The world’s most popular open-source browser, designed for users who want a customizable, feature-rich alternative to Safari that still takes privacy seriously
By far the most popular open-source browser, Firefox has attempted, since it was first developed, to counter the dominance of Internet Explorer, then Chrome, and now the multitude of Chromium-based browsers as well.
Seemingly doomed to never be the top dog, Firefox is nevertheless an impressive browser, and its commitment to transparency and user privacy makes it a sound choice. Other than Safari, it is the only major browser not to be powered by Chromium, relying on the in-house Gecko engine ever since its inception.
For M1 Mac users, the biggest recent news is native support for Apple Silicon processors. All Firefox editions are now released as universal binaries, offering improved performance on the new devices, which until now relied on Rosetta 2 emulation.
With Firefox 85, Adobe Flash is no longer supported, and it is impossible to enable it on any website. If the sites you’re visiting still require Flash, it’s probably wise to avoid them anyway.
Feature-rich, as expected
Aside from the things you need for actual browsing, Firefox comes equipped with a password manager, tracker blocker, private browsing functionality, fingerprint blocking, cross-device synchronization, and fairly impressive customization options.
Of course, nowadays, feature availability isn’t much of a concern when choosing a browser, at least for most people. Sure, Firefox doesn’t have a built-in ad-blocker or full-page translation, but these things can be added via extensions.
Open-source, privacy-minded browser
One of the main reasons to choose Firefox is the fact that it is completely open-source. Every day we get more reasons not to trust big corporations to do the right thing, and what better way to keep an eye on them than to see everything that’s going on behind the scenes?
Mozilla is also at the forefront of safeguarding user privacy and promoting transparency. Aside from blocking cross-site tracking cookies and preventing all tracking in private windows, the browser also prevents fingerprinting, which lets companies create a profile based on your hardware and data, allowing them to track you for extensive periods.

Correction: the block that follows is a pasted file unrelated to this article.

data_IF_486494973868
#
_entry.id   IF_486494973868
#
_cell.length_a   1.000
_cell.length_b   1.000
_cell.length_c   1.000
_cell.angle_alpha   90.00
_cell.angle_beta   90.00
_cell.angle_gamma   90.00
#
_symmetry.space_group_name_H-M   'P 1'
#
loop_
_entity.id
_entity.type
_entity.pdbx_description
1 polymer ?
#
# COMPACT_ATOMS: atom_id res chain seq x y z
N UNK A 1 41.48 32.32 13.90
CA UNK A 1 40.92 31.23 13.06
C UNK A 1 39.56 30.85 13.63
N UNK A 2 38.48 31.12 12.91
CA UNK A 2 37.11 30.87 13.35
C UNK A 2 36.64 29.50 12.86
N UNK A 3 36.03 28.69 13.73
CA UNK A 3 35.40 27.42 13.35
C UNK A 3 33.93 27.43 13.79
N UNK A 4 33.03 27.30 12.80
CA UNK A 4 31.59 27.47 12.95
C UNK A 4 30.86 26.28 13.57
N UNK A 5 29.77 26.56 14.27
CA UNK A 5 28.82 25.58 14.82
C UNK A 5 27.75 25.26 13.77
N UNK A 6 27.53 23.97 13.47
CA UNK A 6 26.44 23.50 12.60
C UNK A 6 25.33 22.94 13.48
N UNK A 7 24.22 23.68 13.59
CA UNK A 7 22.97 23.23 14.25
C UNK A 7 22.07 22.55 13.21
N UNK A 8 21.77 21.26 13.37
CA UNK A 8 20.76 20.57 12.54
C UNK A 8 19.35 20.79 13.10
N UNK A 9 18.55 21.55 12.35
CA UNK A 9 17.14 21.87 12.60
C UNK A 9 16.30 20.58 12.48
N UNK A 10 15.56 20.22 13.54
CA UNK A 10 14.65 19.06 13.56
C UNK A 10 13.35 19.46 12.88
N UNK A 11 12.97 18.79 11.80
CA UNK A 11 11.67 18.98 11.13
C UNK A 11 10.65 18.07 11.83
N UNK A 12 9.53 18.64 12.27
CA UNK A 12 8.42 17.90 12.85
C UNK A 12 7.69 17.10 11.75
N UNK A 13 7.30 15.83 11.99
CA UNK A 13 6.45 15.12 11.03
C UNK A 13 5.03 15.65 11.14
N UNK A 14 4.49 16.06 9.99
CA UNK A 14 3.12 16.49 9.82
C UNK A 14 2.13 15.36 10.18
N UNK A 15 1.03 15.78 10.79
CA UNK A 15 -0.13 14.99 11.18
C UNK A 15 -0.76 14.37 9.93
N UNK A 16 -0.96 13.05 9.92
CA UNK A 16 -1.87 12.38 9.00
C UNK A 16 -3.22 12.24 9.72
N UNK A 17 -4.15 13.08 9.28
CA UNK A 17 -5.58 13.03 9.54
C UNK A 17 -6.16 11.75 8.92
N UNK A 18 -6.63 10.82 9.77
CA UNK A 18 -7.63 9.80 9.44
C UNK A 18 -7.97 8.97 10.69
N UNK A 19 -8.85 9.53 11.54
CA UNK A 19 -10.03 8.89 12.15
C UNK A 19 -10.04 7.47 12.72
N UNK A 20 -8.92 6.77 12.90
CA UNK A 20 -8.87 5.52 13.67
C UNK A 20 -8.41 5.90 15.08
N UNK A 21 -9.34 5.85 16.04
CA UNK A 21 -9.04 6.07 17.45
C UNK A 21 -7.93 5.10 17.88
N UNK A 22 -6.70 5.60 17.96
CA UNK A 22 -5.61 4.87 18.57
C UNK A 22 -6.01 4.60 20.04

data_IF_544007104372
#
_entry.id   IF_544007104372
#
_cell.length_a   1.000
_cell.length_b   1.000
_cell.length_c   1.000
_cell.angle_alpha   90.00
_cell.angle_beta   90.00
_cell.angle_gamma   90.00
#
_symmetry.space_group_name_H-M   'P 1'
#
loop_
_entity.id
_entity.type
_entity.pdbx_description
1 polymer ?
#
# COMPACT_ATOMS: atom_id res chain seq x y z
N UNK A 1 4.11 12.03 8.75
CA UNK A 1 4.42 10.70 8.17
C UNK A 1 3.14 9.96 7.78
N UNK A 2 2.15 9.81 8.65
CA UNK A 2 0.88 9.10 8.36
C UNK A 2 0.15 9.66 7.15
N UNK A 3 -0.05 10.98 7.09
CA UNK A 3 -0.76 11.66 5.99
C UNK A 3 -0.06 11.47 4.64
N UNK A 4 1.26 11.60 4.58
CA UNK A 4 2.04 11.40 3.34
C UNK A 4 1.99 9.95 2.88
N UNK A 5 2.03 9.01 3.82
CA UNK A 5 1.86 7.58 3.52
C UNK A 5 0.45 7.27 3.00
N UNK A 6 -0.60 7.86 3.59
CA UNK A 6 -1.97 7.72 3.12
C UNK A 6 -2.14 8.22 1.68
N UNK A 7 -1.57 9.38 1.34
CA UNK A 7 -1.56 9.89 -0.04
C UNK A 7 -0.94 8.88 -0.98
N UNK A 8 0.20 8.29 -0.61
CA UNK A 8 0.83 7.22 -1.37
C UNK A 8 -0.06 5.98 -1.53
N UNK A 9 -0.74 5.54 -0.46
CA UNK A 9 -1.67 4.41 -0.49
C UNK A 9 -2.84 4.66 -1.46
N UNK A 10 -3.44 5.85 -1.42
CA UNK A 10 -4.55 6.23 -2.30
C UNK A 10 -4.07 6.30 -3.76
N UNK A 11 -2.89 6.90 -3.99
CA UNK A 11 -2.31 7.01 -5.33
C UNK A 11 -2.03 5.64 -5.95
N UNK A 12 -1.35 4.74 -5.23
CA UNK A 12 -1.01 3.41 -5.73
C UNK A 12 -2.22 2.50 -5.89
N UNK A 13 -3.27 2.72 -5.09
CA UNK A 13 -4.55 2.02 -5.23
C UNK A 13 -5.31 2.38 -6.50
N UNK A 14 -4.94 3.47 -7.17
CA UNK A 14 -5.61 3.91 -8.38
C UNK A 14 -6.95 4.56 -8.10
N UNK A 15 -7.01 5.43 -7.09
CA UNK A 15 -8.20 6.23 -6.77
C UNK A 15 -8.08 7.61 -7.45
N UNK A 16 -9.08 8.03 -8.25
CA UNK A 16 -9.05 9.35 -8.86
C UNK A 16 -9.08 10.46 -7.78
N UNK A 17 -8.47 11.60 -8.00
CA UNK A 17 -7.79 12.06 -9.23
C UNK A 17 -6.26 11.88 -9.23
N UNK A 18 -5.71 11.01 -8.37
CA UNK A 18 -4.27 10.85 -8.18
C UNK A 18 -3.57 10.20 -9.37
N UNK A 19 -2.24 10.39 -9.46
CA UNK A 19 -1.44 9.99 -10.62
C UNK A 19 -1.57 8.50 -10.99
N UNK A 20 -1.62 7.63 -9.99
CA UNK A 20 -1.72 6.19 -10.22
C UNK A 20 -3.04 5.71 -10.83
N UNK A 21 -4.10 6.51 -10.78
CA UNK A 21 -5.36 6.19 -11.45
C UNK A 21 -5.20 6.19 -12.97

Firefox has also implemented an HTTPS-only mode, which blocks all unsecure connections. However, you will need to enable this feature after installing the browser, as it is not turned on by default.
Plenty of extensions to choose from, but Chrome is still better in this regard
Firefox has been around for a long time, so it makes sense that tons of extensions have been created since the browser was first released. However, those that have not been upgraded since the introduction of the Quantum engine will likely not work on later versions of the app. Mind you, that was over three years ago, so it’s not much of an issue today.
Despite the fact that Chrome came onto the scene quite a bit later, its sheer popularity has resulted in far more extensions being created for Google’s browser. Nevertheless, almost every popular add-on is available for Firefox as well, and it is vastly superior to Safari in this respect.
Performance — there’s no beating Safari
Whether on Intel or Apple Silicon Macs, Safari is superior to all other major browsers when it comes to page load times, general performance, and RAM usage. If you’re looking for an alternative to Apple’s browser, it’s not because of performance issues or resource consumption.
Between the alternatives, however, it’s a toss-up. Firefox and Chrome seem to trade the title of “faster browser” on a regular basis, but they’re always close. Given that most users don’t want to switch to a different browser with every new release, it’s probably wiser to discount performance as a factor for the time being. Most major browsers are similar enough for it to not matter all that much.
Firefox, Chrome, or Safari?
Mac users are somewhat fortunate in having the privacy-friendly Safari as a default browser, so finding an alternative isn’t as important as it is for Windows users. However, Safari offers very little customization and has a limited pool of extensions, so it isn’t the best choice for users who like to personalize their browsers.
So if you care about privacy but still want to take advantage of certain extensions and customize your browser, Firefox is an excellent choice. Of course, there are other Chromium-based browsers that take privacy seriously, but none of the major ones are open-source.
Firefox is part of these download collections: Web Browser